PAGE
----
• Another factor against the put case, is that Theta (time-value erosion) is working against us as we try to compensate for the share appreciation on the call side with premium credits on the put side

What if INTC moves up dramatically allowing us to roll-up our puts multiple times?

This is great news for the put-seller as we can implement our rolling-up strategy several times to generate multiple time-value credits. However, we have our MCU opportunity on the call side, so I would consider this scenario a wash.


If our outlook for the market is bullish, both covered call writing and selling cash-secured puts with rolling-up opportunities can both represent successful trades. However, covered call writing OTM strikes will present the greatest upside in these conditions.

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About Alan Ellman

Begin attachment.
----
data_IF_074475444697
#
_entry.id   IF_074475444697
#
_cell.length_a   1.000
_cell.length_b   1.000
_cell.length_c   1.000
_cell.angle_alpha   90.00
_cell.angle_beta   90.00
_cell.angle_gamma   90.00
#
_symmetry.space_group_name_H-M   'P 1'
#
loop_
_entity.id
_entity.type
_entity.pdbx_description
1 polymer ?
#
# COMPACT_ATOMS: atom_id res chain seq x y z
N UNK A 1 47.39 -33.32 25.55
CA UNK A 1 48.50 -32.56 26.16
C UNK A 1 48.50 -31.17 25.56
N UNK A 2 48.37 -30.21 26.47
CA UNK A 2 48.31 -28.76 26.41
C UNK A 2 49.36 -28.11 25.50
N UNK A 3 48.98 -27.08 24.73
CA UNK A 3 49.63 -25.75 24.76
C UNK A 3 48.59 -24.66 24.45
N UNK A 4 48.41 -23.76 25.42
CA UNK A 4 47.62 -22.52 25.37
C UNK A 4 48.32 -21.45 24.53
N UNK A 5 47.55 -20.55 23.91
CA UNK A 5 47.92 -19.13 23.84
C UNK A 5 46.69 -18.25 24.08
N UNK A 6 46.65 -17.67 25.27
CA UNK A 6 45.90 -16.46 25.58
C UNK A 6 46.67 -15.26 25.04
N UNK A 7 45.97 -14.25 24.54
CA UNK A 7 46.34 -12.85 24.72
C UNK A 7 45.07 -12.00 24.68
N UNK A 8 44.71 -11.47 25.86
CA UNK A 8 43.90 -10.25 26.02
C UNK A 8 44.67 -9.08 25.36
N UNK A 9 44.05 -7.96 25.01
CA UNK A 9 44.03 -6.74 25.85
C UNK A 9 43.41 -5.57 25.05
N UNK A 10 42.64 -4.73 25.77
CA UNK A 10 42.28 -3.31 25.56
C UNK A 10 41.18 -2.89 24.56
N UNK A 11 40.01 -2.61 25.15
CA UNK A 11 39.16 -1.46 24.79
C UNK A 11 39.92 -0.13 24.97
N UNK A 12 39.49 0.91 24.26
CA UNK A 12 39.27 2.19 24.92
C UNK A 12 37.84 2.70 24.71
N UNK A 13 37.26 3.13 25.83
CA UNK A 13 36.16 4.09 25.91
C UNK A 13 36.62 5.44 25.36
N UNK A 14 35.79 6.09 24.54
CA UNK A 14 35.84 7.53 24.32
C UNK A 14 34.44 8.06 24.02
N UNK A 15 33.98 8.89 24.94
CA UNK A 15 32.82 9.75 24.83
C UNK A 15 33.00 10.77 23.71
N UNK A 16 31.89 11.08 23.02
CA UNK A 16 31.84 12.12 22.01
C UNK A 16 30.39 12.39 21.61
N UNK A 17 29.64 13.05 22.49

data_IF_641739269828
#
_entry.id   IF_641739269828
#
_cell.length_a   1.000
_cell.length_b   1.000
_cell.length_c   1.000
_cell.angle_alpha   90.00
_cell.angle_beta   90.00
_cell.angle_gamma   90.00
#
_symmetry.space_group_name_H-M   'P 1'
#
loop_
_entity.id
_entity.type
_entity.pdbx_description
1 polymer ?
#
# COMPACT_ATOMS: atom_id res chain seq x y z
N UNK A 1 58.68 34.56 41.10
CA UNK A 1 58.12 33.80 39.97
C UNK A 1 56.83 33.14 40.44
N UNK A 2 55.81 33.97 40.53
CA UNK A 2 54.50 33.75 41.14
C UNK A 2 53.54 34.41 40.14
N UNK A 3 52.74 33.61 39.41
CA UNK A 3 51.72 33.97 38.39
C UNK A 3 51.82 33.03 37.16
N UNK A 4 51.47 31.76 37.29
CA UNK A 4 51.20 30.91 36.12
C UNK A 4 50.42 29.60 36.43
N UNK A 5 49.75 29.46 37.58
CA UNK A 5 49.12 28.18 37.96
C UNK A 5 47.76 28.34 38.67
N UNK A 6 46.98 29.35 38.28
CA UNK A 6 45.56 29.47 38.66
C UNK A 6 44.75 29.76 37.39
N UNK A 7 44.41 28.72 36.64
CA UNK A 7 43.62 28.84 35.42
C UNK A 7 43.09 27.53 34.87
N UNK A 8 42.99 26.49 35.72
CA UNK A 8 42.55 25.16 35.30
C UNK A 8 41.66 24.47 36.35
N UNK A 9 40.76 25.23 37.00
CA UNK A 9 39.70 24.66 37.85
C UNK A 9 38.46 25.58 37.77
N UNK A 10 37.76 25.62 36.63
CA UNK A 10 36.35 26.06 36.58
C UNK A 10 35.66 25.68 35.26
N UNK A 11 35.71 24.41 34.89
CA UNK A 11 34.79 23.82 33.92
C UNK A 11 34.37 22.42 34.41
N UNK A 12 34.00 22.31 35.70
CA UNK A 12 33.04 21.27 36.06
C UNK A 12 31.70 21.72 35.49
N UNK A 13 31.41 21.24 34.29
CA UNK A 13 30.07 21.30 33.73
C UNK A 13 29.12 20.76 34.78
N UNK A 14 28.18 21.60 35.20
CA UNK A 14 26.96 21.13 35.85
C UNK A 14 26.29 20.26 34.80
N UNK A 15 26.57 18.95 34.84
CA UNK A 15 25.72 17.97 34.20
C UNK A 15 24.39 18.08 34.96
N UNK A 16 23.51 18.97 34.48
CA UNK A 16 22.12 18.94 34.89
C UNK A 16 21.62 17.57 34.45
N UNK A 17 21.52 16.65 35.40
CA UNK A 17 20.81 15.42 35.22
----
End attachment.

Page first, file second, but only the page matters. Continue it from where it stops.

Alan Ellman loves options trading so much he has written four top selling books on the topic of selling covered calls, one about put-selling and a sixth book about long-term investing. Alan is a national speaker for The Money Show, The Stock Traders Expo and the American Association of Individual Investors. He also writes financial columns for both US and International publications along with his own award-winning blog.. He is a retired dentist, a personal fitness trainer, successful real estate investor, but he is known mostly for his practical and successful stock option strategies.

8 Responses to “Comparing Covered Call Writing & Cash-Secured Puts in Bull Market Environments”

  1. Shelly August 19, 2023 4:02 pm #


    A few on my puts were exercised today and I plan to write covered calls on Monday.